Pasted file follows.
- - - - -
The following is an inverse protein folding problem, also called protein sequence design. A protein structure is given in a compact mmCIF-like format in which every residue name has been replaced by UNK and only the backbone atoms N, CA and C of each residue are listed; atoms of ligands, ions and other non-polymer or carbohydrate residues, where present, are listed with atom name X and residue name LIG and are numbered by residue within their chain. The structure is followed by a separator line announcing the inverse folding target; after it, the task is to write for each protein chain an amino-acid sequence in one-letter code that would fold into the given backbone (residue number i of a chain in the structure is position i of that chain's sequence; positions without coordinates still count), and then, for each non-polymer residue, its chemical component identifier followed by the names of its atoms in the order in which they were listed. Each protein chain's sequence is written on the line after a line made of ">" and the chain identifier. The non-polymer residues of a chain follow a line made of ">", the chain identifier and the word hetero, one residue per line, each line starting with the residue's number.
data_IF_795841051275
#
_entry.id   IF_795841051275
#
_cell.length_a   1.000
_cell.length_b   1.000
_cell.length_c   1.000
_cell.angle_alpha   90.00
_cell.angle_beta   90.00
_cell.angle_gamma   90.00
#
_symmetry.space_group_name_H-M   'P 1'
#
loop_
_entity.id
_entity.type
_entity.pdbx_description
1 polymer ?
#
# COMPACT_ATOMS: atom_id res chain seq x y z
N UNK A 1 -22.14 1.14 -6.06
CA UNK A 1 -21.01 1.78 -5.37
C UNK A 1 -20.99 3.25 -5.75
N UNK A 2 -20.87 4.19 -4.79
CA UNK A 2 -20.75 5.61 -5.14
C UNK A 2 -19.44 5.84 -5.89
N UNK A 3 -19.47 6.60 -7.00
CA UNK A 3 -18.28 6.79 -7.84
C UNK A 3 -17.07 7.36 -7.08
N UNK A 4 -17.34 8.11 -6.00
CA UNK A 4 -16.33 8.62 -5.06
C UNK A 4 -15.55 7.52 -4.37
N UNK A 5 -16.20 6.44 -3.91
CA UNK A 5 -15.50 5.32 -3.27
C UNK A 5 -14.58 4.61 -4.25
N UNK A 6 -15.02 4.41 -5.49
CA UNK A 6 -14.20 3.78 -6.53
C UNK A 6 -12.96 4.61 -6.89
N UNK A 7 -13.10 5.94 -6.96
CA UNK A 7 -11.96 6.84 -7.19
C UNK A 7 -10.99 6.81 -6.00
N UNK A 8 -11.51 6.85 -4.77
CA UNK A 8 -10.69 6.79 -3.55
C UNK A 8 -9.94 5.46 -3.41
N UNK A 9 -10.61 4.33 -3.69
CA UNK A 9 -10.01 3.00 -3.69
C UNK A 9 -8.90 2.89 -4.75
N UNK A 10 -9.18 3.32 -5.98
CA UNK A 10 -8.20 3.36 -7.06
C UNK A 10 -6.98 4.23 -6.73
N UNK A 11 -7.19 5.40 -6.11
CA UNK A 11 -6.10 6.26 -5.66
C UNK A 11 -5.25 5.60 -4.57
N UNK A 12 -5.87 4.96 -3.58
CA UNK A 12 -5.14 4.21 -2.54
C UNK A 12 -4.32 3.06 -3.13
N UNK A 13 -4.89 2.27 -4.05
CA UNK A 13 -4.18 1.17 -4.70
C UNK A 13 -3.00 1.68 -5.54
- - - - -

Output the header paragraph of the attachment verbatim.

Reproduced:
The following is an inverse protein folding problem, also called protein sequence design. A protein structure is given in a compact mmCIF-like format in which every residue name has been replaced by UNK and only the backbone atoms N, CA and C of each residue are listed; atoms of ligands, ions and other non-polymer or carbohydrate residues, where present, are listed with atom name X and residue name LIG and are numbered by residue within their chain. The structure is followed by a separator line announcing the inverse folding target; after it, the task is to write for each protein chain an amino-acid sequence in one-letter code that would fold into the given backbone (residue number i of a chain in the structure is position i of that chain's sequence; positions without coordinates still count), and then, for each non-polymer residue, its chemical component identifier followed by the names of its atoms in the order in which they were listed. Each protein chain's sequence is written on the line after a line made of ">" and the chain identifier. The non-polymer residues of a chain follow a line made of ">", the chain identifier and the word hetero, one residue per line, each line starting with the residue's number.